For the Love of Love
Sexual relations have different social implications depending on the society in which they take place. Leo Tolstoy’s Anna Karenina is a 19th century novel and Yevgeny Zamyatin’s Envy is a 20th century novel. Both novels portray the imperfect realities of coupling, yet in very different fashions. Anna Karenina focuses more in depth on the third person relations between characters, while We narrates D-503’s perspective. Both give the reader the understanding that society impacts the value of the relations between man and woman. The consequences of those actions are also depicted.
In order to have imperfect relations, there must be an ideal. Both novels inexplicitly explain an unidentifiable perfect couple. In Anna Karenina, this consists of a married man and woman, who peacefully interact socially and in the bedroom. We’s flawless couple includes a male Number and a female Number who have no emotional connection and “have the right of access to any other’s Number as sexual product” simply to satisfy human need for sex (Zamyatin p. 22). These are very drastically different social implications: one insists on an emotional bond, and the other frowns upon it. Yet in both, social perfection is desirable.
In order to maintain the image of perfection, characters from both books endure discomfort. “The Karenins, husband and wife, went on living in the same house, met everyday, but were completely estranged from each other,” because it upholds their image of an ideal couple (Tolstoy p. 353). Tolstoy writes, “The Karenin, husband and wife,” emphasizing their role to each other and that both are partaking in the establishment of the image. They must endure this because Anna decides she loves a different man. This is not socially acceptable, so rather than either of them facing the embarrassment, they pretend like everything is normal.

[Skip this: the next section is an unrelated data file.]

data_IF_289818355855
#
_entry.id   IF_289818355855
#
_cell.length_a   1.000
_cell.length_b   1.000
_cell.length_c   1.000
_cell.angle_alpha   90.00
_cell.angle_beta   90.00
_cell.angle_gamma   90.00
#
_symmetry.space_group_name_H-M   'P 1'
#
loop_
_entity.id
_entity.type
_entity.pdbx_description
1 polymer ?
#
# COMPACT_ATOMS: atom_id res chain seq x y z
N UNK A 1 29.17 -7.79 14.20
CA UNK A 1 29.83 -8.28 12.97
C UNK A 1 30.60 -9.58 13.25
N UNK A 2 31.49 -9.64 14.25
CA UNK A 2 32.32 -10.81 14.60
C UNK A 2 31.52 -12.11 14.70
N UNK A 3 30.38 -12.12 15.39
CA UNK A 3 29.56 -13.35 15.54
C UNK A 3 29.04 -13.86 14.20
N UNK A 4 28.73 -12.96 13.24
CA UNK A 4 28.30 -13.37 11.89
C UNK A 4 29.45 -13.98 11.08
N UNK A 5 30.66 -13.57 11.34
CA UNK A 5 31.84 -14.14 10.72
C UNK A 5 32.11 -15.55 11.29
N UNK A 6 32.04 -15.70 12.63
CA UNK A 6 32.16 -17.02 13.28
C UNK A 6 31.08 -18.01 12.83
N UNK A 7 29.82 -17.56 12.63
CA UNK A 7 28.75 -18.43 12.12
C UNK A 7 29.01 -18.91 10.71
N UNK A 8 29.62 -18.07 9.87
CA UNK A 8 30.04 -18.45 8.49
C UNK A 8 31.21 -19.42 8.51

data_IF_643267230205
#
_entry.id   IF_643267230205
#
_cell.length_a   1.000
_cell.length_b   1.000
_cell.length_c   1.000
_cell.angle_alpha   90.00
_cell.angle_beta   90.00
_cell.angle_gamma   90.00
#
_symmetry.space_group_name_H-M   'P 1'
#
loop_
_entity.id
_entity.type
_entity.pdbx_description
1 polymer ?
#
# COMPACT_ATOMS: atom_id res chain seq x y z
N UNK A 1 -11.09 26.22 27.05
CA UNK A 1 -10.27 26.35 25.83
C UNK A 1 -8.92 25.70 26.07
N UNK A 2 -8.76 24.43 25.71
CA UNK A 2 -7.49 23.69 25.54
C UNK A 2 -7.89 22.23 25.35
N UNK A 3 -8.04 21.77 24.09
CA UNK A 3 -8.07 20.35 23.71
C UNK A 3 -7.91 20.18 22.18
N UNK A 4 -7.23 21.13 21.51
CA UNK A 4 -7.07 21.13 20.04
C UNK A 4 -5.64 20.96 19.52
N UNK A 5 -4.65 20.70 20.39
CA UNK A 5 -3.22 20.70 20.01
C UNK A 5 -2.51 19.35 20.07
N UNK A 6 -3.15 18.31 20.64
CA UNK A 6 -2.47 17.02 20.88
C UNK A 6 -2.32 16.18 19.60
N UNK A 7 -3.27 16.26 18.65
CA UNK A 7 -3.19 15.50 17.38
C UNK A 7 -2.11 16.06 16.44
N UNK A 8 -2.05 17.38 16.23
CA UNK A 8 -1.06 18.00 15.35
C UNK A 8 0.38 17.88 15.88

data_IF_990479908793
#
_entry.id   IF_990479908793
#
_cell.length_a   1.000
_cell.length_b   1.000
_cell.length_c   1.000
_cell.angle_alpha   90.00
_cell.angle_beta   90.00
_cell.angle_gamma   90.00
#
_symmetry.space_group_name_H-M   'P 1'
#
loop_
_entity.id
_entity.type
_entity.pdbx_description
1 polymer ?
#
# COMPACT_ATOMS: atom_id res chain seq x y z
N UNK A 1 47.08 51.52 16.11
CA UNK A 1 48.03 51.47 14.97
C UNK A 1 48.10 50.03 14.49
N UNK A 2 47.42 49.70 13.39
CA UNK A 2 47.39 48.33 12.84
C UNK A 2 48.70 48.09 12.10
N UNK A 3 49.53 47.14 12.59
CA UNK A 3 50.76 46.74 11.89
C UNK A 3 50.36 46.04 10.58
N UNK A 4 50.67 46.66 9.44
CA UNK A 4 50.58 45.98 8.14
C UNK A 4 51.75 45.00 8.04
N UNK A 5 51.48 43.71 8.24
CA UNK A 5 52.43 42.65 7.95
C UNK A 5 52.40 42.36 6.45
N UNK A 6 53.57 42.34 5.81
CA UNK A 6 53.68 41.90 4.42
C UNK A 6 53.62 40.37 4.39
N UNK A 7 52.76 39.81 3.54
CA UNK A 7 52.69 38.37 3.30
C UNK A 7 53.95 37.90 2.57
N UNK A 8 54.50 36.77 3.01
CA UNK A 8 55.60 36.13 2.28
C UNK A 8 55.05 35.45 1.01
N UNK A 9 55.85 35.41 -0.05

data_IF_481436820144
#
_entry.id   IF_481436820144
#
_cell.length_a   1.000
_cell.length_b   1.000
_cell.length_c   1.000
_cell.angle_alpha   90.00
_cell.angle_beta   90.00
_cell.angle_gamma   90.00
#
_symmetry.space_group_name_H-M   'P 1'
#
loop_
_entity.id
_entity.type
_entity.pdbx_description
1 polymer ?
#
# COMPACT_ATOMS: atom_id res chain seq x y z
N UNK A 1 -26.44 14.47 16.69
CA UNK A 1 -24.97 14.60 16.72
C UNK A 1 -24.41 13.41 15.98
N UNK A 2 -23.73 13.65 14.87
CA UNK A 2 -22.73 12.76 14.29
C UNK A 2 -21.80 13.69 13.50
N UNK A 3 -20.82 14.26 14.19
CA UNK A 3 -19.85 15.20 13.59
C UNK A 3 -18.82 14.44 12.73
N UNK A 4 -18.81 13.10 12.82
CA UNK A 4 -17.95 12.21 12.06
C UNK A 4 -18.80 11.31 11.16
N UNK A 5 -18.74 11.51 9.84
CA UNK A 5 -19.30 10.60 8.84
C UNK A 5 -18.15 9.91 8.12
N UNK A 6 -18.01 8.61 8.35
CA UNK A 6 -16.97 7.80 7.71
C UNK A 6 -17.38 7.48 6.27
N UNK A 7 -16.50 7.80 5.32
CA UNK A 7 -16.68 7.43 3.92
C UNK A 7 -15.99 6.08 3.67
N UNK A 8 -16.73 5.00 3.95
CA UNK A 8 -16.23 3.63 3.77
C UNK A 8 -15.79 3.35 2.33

In Anna Karenina the ideal couple is a happy and married. In We, there is not the image of perfect unity, rather there is the ideal estrangement. D-503 and O try to maintain this, with their regulating the Sex Day rules, and not calling each other “my.” D-503, however, become infatuated with another Number, I-330. Because in their society, in theory, “there’s no longer the slightest cause for envy,” so when D-503 hurts O with his affections towards another Number, he must recognize the faults with both himself and the system (Zamyatin p.23). O loves D-503, and when she admits this, D thinks to himself, “What savage terminology – “mine.” I was never… But I suddenly caught myself: It occurred to me that I wasn’t before, true, but now…” (Zamyatin p. 76). Here he understands the difference in society’s ideal and the reality. He was not socially hers, but emotionally he was. Now he loves I-330, which should not happen. He calls the word “mine” “savage” because it is from “the Ancient Days,” and has been socially discarded; the feeling has not subsided.
The feeling of ‘mine-ness’ and deviating from the social norm is depicted in a drastic manor in each novel. In Anna Karenina, when Anna and Vronsky consummate their relationship, rather than the ideal perfect union, their coupling is compared to a dead body. Tolstoy emphasizing the unnatural reality of their relationship writes, “And as the murderer falls upon this body with animosity, as if with passion, drags it off and cuts it up, so he covered her face and shoulders with kisses” (Tolstoy pp. 149-150). This is a very horrific scene. Besides the word “murderer,” other words like “animosity,” “drags,” and “cuts,” give the reader the understanding that Anna has killed her potential for the ideal relationship. She has allowed herself to enter a dark place.